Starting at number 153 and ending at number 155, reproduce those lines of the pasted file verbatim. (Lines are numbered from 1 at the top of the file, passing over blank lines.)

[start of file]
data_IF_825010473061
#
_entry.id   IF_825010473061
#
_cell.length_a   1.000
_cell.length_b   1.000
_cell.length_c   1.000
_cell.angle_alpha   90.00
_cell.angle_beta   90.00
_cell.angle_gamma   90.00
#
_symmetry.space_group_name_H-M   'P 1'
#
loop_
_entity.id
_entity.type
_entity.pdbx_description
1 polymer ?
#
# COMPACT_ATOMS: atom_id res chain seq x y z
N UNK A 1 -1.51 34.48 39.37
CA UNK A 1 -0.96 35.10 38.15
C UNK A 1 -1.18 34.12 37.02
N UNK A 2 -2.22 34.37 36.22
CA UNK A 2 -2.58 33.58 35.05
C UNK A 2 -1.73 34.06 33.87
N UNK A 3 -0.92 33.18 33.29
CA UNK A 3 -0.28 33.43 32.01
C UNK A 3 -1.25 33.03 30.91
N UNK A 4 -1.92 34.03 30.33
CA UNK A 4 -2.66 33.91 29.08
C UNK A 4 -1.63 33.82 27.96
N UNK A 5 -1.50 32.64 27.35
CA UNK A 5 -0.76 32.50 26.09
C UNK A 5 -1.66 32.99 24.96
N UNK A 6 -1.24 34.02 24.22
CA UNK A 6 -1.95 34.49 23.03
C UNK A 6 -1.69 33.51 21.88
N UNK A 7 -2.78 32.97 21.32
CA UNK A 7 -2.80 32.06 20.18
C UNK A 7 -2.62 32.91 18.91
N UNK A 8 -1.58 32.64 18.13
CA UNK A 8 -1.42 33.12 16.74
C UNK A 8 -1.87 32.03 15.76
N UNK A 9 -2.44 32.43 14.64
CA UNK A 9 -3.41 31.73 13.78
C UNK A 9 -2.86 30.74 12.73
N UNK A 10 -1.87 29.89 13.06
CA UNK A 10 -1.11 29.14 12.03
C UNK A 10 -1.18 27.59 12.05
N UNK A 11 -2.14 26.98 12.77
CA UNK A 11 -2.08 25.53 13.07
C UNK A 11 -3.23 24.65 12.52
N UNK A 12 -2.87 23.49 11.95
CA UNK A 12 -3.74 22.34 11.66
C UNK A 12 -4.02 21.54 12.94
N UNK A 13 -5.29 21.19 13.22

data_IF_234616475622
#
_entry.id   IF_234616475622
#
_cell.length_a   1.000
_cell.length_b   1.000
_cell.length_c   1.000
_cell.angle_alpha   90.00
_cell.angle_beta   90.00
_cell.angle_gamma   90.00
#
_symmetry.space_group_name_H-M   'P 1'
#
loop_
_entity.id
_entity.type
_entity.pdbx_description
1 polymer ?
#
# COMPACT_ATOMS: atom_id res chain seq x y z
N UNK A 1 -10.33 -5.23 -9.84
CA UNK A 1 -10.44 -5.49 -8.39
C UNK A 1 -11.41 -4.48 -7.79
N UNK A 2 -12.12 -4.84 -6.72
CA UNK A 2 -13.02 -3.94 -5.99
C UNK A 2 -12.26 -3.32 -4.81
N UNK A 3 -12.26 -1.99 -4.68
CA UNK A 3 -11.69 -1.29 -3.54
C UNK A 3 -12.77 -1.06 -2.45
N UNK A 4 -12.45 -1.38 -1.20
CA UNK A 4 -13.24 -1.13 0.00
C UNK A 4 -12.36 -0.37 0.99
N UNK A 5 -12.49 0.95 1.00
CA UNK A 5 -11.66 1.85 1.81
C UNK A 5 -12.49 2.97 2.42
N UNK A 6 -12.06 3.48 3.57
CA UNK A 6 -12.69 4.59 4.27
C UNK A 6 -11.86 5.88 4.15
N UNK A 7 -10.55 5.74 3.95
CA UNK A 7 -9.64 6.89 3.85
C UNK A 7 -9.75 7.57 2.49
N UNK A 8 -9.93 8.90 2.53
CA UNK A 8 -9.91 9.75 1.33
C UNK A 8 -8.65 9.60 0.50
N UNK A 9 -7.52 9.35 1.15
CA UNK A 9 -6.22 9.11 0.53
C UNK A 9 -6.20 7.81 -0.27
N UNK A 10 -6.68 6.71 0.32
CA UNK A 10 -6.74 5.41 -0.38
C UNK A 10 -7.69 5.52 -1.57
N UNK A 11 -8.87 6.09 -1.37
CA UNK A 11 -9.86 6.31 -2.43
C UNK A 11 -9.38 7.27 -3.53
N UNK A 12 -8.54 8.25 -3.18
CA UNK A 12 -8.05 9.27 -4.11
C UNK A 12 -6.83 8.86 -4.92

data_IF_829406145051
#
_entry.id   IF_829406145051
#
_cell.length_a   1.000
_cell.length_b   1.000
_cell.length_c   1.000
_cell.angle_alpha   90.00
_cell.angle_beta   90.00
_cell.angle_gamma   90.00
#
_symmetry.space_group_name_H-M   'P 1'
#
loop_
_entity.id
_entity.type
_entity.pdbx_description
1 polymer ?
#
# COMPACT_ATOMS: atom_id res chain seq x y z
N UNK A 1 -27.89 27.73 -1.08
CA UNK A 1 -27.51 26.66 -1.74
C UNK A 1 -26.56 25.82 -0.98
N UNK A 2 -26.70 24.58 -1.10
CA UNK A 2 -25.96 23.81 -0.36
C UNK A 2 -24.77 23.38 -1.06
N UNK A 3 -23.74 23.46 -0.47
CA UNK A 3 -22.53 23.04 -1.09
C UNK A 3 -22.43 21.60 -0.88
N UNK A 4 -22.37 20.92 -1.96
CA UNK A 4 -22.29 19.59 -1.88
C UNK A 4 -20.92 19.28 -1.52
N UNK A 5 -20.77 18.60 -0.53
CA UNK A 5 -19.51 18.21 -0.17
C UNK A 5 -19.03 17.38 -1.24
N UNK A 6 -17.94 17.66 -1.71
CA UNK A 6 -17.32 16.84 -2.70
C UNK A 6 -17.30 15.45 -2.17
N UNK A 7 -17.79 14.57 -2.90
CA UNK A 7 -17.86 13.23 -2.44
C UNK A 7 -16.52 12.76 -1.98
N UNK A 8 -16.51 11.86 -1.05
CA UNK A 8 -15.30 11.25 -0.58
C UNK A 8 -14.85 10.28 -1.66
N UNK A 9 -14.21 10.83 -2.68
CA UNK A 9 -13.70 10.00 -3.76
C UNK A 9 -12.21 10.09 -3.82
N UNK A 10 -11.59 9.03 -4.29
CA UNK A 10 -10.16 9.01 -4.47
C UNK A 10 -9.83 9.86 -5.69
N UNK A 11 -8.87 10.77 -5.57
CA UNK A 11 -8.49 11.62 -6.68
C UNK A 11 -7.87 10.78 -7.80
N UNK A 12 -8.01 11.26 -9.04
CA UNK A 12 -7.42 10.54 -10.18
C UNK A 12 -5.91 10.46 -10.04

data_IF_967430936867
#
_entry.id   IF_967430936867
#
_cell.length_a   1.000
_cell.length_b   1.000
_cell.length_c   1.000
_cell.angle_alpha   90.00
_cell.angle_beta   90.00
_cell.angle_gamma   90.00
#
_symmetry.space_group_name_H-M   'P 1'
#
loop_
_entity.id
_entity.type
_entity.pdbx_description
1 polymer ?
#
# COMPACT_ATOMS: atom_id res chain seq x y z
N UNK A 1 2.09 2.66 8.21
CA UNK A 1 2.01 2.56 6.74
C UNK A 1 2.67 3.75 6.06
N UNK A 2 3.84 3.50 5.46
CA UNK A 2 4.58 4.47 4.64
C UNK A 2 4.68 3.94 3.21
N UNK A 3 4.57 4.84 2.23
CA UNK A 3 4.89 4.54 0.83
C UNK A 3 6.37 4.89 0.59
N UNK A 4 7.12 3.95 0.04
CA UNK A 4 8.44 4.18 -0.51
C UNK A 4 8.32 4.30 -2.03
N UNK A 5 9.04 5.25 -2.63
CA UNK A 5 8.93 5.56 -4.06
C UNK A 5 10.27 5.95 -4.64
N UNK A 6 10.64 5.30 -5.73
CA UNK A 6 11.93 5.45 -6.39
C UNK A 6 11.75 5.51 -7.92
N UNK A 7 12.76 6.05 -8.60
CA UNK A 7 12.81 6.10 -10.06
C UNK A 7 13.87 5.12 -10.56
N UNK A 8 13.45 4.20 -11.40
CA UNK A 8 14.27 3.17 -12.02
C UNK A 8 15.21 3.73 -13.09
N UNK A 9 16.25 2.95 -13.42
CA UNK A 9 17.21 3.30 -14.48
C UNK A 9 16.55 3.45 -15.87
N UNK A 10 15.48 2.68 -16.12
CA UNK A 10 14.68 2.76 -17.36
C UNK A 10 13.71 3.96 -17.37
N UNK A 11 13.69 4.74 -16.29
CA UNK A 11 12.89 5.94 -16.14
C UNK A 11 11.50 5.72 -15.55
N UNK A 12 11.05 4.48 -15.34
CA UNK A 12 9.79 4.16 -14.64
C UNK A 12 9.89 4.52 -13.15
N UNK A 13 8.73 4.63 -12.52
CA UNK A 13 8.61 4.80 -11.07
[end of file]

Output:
CA UNK A 7 -17.86 13.23 -2.44
C UNK A 7 -16.52 12.76 -1.98
N UNK A 8 -16.51 11.86 -1.05